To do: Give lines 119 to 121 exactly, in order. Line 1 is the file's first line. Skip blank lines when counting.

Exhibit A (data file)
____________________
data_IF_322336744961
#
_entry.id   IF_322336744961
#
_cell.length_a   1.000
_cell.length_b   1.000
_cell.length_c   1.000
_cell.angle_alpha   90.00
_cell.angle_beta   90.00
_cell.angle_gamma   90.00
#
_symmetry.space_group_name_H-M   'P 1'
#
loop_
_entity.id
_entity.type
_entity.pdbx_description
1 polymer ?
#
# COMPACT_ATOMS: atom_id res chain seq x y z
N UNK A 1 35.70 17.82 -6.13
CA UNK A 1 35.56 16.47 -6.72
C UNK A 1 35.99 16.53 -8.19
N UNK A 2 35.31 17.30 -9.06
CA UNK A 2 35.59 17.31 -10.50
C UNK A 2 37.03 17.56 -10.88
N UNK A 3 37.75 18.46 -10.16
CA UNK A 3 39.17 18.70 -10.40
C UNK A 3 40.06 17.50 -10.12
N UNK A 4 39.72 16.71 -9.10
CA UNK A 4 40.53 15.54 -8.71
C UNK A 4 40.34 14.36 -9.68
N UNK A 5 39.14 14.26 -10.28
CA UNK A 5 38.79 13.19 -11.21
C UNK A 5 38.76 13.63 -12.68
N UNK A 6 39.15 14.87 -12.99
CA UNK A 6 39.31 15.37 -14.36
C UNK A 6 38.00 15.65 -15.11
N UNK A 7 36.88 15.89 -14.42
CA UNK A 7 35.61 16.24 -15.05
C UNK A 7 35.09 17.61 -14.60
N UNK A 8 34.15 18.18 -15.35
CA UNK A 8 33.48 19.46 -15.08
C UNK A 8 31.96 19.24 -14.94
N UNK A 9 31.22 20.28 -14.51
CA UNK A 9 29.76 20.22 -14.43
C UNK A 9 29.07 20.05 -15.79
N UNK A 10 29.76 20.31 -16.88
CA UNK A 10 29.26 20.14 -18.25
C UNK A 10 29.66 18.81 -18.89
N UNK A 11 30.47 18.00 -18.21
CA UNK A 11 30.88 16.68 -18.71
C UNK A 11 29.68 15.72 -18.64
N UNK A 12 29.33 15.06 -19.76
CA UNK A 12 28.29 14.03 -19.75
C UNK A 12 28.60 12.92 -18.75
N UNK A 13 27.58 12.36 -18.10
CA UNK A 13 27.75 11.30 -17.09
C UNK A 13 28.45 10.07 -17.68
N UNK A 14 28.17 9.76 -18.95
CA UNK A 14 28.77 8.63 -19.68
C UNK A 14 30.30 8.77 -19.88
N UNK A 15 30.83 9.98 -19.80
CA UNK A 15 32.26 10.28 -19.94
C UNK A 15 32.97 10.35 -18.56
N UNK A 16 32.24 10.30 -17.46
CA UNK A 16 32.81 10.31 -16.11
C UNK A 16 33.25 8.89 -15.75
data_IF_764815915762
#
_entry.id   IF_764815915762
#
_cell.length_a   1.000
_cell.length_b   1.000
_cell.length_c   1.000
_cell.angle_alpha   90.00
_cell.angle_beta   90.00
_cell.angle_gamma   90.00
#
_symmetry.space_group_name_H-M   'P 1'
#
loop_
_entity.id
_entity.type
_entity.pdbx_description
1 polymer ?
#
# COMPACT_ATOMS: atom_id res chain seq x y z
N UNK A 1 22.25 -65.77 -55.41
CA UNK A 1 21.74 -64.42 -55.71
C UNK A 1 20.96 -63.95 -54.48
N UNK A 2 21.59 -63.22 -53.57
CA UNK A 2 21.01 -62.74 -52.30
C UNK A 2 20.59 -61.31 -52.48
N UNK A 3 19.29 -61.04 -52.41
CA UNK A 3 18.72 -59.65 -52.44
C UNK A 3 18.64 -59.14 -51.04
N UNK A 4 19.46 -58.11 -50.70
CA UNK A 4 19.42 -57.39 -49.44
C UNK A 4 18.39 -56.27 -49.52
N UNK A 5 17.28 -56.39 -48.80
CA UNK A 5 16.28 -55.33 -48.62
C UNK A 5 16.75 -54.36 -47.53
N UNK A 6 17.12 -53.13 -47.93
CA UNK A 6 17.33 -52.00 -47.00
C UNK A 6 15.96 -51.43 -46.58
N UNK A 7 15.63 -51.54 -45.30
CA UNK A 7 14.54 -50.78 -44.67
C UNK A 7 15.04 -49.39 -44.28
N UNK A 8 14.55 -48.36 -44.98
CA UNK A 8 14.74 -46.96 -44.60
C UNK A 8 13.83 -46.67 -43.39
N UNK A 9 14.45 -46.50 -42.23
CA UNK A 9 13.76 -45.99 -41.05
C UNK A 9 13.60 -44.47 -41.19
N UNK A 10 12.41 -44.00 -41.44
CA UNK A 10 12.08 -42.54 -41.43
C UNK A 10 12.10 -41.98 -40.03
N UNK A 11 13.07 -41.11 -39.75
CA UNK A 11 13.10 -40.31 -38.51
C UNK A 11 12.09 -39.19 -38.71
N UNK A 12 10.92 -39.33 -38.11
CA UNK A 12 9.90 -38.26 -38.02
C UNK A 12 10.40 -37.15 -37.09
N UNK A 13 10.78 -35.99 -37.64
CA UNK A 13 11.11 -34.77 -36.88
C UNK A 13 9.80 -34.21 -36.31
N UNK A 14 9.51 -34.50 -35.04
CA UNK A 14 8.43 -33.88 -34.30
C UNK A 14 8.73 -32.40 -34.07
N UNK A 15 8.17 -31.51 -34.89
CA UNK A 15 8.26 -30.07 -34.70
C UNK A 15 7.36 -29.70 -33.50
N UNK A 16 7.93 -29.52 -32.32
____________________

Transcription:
N UNK A 11 13.07 -41.11 -39.75
CA UNK A 11 13.10 -40.31 -38.51
C UNK A 11 12.09 -39.19 -38.71